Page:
Collected Essays: v. 1

Haym Soloveitchik

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ISBN: 9781904113973

Publication: July 18, 2013

Series: The Littman Library of Jewish Civilization

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Written at different times and for different audiences - some for scholars of rabbinic literature, some for laymen or for scholars not necessarily Jewish - the essays gathered together in this volume nevertheless have an inner coherence. They reflect the author's lifetime interest in the history of halakhah - not as intellectual history per se, but rather a concern to identify measurable deflection in the unfolding of halakhic ideas that could point to an undetected force at work. What was it that stimulated change, and why? What happened when strong forces impinged upon halakhic observance, and both the scholarly elite and the community as a whole had to grapple with upholding observance while adapting to a new set of circumstances? Haym Soloveitchik's elegant presentation shows skilfully that the line between adaptation and deviance is a fine one, and that where a society draws that line is revelatory of both its values and its self-perception. Many of the articles presented here are well known in the field but have been updated for this publication (the major essay on pawnbroking has been expanded to half again its original size); some have been previously published only in Hebrew, and two are completely new. An Introduction highlights the key themes of the collection and explains the underlying methodology. Having these essays in a single volume will enable scholars and students to consult all the material on each theme together, while also tracing the development of ideas. The opening section of the volume is a brief description and characterization of the dramatis personae who figure in all these essays: Rashi and the Tosafists. It covers the halakhic commentaries and their authors; the creativity of Ashkenaz; and the halakhic isolation of the Ashkenazic community. The second section focuses on usury and money-lending, including the practice of pawn-broking, while the third section deals with the ban on Gentile wine and how that connected to the development of money-lending. The final section presents general conclusions in the form of four studies of the communal self-image of Ashkenaz and its attitude to deviation and change.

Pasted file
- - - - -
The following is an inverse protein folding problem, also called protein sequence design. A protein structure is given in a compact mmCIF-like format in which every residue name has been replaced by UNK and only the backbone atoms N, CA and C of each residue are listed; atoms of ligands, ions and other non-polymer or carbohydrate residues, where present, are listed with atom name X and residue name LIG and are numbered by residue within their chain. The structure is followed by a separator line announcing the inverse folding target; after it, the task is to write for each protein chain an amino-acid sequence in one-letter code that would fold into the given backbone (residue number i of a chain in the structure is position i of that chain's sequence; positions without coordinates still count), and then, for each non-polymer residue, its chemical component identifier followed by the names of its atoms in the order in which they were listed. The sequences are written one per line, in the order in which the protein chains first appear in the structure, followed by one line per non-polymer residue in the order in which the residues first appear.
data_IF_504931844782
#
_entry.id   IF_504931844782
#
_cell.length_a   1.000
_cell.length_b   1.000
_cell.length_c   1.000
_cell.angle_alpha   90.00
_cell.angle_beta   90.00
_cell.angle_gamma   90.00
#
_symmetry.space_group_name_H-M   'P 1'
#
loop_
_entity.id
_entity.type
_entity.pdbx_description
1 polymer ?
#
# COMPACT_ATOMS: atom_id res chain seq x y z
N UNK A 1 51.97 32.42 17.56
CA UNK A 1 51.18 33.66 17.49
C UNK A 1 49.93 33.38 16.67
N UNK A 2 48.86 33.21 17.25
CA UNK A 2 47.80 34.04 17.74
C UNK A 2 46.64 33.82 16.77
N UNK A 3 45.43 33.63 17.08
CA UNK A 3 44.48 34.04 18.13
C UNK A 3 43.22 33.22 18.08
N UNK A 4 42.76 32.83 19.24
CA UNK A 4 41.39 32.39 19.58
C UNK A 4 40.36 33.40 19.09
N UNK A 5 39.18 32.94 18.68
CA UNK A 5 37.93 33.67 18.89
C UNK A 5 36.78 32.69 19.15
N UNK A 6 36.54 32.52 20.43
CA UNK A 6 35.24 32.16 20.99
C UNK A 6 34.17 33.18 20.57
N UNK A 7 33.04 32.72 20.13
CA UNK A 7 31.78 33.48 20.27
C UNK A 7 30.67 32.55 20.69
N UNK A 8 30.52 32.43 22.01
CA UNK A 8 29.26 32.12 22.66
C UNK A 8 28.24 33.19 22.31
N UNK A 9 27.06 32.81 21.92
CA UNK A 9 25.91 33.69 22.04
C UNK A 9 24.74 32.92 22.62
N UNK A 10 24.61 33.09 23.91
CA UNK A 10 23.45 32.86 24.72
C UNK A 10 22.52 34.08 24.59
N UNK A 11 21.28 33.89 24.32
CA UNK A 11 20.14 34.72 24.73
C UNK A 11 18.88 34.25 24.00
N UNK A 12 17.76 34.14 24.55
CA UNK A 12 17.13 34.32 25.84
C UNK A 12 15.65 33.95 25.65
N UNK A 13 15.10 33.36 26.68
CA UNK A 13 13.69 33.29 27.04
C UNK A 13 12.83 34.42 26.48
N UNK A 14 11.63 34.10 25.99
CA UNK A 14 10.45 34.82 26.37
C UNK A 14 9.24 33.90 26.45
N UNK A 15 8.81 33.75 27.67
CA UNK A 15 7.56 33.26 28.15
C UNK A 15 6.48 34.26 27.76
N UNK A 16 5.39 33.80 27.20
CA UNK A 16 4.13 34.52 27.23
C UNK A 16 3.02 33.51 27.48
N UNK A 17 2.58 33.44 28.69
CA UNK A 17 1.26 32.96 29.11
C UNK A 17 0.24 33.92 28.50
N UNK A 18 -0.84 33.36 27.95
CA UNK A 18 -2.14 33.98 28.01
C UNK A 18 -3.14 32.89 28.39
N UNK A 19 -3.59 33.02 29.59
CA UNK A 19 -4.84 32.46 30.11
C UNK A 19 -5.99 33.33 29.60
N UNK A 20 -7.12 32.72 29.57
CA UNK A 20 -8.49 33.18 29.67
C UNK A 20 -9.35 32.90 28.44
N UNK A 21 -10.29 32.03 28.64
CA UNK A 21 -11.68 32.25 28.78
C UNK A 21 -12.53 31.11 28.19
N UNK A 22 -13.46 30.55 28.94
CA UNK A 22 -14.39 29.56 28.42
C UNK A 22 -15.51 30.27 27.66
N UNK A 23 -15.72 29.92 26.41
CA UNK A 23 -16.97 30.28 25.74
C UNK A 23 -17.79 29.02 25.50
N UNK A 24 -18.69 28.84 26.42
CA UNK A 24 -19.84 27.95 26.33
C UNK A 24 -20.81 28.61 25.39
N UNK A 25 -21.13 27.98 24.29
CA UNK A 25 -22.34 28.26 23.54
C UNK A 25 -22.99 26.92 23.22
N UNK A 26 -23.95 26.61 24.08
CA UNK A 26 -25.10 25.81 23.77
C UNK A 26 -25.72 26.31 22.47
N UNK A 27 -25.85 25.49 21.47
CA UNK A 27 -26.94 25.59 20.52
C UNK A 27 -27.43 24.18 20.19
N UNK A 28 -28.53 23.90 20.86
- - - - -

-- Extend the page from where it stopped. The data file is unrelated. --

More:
Haym Soloveitchik is the Merkin Family Research Professor at Yeshiva University in New York. He is the former Director of the School of Jewish Studies at the Institute of Advanced Studies at the Hebrew University in Jerusalem and has taught at the Hebrew University, the Sorbonne, and the École des Hautes Études en Sciences Sociales in Paris. He has published books in Hebrew on pawn broking and usury, Jewish involvement in the medieval wine trade and the use of responsa as a historical source.

Note on Transliteration and Conventions Used in the Text Introduction I Overview of the Tosafist Movement 1 The Printed Page of the Talmud: The Commentaries and their Authors 2 Catastrophe and Creativity: Ashkenaz—1096, 1242, 1306 and 1298 3 The Halakhic Isolation of the Ashkenazic Community II Usury and Moneylending 4 Usury, Jewish Law 5 The Jewish Attitude to Usury in the High and Late Middle Ages (1000–1500) 6 Pawnbroking: A Study in Ribbit and of the Halakhah in Exile III The Ban on Gentile Wine and its Link to Moneylending 7 Can Halakhic Texts Talk History? 8 Halakhah, Taboo, and the Origin of Jewish Moneylending in Germany IV Some General Conclusions 9 Religious Law and Change: The Medieval Ashkenazic Example 10 ‘Religious Law and Change’ Revisited 11 A Note on Deviance in Eleventh-Century Ashkenaz 12 On Deviance: A Reply to David Malkiel REVIEW ESSAY: Yishaq (Eric) Zimmer, Ólam ke-Minhago Noheg Bibliography of Manuscripts Source Acknowledgments Index

‘In our generation the premier practitioner of history of, and through, halacha is Haym Soloveitchik . . . [he], in addition to his many other merits, is an elegant stylist . . . Part of the pleasure of reading him is that there is more learning and illumination to be found in his remarks dropped along the way than in the pages of a lesser scholar . . . profound, poignant essays.’
David Wolpe, Tablet Magazine

 

‘The leading contemporary practitioner of the discipline of “History of Halacha” ... Over the past four decades, he has enriched Jewish scholarship and historiography immeasurably with groundbreaking monographs and books on a broad range of topics . . . [here] the author has updated and significantly expanded his previously published articles . . . should find pride of place on many bookshelves.’
Jeffrey R. Woolf, Jewish Action
 

Format: Hardback

Size: 235 x 155 x 41 mm

352 Pages

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ISBN: 9781904113973

Publication: July 18, 2013

Series: The Littman Library of Jewish Civilization

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